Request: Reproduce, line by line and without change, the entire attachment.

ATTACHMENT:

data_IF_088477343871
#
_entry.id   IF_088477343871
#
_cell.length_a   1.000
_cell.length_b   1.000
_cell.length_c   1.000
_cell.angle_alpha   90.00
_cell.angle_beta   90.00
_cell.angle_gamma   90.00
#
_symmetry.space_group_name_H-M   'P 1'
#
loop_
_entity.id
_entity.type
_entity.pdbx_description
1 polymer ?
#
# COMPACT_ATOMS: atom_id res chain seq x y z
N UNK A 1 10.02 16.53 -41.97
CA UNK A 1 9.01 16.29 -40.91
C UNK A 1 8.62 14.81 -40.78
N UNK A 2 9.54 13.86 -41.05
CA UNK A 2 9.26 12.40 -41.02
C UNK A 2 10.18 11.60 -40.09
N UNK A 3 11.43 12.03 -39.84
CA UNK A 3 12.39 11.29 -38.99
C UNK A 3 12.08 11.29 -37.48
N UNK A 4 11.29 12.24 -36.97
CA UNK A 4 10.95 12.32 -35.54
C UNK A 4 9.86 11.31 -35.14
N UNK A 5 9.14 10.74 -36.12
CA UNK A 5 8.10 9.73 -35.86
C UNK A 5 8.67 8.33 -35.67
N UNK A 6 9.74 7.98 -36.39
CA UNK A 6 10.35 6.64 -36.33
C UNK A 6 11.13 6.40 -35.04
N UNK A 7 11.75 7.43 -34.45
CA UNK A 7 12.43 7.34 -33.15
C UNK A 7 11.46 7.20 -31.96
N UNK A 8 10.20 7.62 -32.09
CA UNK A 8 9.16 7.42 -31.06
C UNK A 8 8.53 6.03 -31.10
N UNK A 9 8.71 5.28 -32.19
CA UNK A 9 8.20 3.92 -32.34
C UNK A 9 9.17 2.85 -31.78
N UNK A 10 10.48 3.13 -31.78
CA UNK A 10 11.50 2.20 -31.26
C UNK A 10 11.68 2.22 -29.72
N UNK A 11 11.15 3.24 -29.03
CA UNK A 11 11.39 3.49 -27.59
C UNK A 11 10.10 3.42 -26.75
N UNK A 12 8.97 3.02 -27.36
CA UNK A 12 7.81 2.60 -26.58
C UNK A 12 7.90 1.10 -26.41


data_IF_088477343871
#
_entry.id   IF_088477343871
#
_cell.length_a   1.000
_cell.length_b   1.000
_cell.length_c   1.000
_cell.angle_alpha   90.00
_cell.angle_beta   90.00
_cell.angle_gamma   90.00
#
_symmetry.space_group_name_H-M   'P 1'
#
loop_
_entity.id
_entity.type
_entity.pdbx_description
1 polymer ?
#
# COMPACT_ATOMS: atom_id res chain seq x y z
N UNK A 1 10.02 16.53 -41.97
CA UNK A 1 9.01 16.29 -40.91
C UNK A 1 8.62 14.81 -40.78
N UNK A 2 9.54 13.86 -41.05
CA UNK A 2 9.26 12.40 -41.02
C UNK A 2 10.18 11.60 -40.09
N UNK A 3 11.43 12.03 -39.84
CA UNK A 3 12.39 11.29 -38.99
C UNK A 3 12.08 11.29 -37.48
N UNK A 4 11.29 12.24 -36.97
CA UNK A 4 10.95 12.32 -35.54
C UNK A 4 9.86 11.31 -35.14
N UNK A 5 9.14 10.74 -36.12
CA UNK A 5 8.10 9.73 -35.86
C UNK A 5 8.67 8.33 -35.67
N UNK A 6 9.74 7.98 -36.39
CA UNK A 6 10.35 6.64 -36.33
C UNK A 6 11.13 6.40 -35.04
N UNK A 7 11.75 7.43 -34.45
CA UNK A 7 12.43 7.34 -33.15
C UNK A 7 11.46 7.20 -31.96
N UNK A 8 10.20 7.62 -32.09
CA UNK A 8 9.16 7.42 -31.06
C UNK A 8 8.53 6.03 -31.10
N UNK A 9 8.71 5.28 -32.19
CA UNK A 9 8.20 3.92 -32.34
C UNK A 9 9.17 2.85 -31.78
N UNK A 10 10.48 3.13 -31.78
CA UNK A 10 11.50 2.20 -31.26
C UNK A 10 11.68 2.22 -29.72
N UNK A 11 11.15 3.24 -29.03
CA UNK A 11 11.39 3.49 -27.59
C UNK A 11 10.10 3.42 -26.75
N UNK A 12 8.97 3.02 -27.36
CA UNK A 12 7.81 2.60 -26.58
C UNK A 12 7.90 1.10 -26.41